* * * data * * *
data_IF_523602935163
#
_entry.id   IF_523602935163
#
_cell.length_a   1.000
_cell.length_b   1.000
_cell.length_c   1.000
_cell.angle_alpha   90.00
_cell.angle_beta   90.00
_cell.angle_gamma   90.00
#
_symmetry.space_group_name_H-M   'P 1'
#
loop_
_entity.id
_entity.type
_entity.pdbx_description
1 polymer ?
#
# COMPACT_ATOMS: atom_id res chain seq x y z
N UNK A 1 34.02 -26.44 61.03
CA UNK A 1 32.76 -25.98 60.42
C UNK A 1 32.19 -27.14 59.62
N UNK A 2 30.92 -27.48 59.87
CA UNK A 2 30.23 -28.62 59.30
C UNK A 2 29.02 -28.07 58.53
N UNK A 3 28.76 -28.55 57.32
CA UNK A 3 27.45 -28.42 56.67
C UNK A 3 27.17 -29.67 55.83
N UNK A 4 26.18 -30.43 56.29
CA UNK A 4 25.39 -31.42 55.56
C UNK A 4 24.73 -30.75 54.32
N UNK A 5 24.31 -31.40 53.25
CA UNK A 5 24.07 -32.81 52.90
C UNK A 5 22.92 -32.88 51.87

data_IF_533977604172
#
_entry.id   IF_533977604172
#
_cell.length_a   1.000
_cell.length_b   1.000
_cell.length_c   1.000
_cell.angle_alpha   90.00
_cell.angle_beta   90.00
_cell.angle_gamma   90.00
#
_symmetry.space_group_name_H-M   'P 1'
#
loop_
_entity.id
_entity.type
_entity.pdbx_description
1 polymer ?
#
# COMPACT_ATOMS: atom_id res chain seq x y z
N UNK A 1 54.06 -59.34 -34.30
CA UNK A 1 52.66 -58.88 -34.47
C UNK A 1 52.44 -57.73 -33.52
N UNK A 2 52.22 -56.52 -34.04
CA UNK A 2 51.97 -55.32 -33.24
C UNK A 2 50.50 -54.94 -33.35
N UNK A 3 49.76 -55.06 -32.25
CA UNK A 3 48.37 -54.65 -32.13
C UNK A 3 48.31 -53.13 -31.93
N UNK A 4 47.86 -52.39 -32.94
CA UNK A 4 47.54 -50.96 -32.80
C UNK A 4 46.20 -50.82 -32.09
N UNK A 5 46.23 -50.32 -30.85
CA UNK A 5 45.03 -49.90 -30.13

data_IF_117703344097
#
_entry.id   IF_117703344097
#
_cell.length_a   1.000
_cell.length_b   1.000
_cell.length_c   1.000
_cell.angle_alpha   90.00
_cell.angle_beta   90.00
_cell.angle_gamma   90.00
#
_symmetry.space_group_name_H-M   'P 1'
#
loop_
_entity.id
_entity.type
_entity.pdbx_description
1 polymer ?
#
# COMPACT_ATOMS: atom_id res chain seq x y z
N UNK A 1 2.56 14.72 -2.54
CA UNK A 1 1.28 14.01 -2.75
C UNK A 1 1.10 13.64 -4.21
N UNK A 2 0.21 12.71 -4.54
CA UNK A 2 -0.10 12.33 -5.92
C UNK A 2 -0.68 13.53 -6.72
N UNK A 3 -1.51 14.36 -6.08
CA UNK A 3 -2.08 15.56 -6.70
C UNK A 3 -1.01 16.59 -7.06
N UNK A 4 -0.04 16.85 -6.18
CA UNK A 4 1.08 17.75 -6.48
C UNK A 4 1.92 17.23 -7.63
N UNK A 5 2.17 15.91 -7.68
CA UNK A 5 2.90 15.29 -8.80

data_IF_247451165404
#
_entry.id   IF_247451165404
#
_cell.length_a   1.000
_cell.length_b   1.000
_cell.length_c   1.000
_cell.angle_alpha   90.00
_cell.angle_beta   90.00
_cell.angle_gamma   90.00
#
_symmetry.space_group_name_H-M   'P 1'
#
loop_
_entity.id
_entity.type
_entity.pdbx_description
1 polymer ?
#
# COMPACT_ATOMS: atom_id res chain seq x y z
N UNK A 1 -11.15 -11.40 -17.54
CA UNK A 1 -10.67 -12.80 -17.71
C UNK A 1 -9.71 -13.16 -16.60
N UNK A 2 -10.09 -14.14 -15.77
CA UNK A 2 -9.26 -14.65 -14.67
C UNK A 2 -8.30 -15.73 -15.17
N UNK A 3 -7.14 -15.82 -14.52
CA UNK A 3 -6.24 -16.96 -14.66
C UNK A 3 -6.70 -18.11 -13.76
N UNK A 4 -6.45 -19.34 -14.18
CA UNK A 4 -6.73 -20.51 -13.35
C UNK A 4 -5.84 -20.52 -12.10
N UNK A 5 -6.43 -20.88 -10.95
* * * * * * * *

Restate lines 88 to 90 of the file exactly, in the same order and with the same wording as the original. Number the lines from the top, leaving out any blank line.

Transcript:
#
# COMPACT_ATOMS: atom_id res chain seq x y z
N UNK A 1 2.56 14.72 -2.54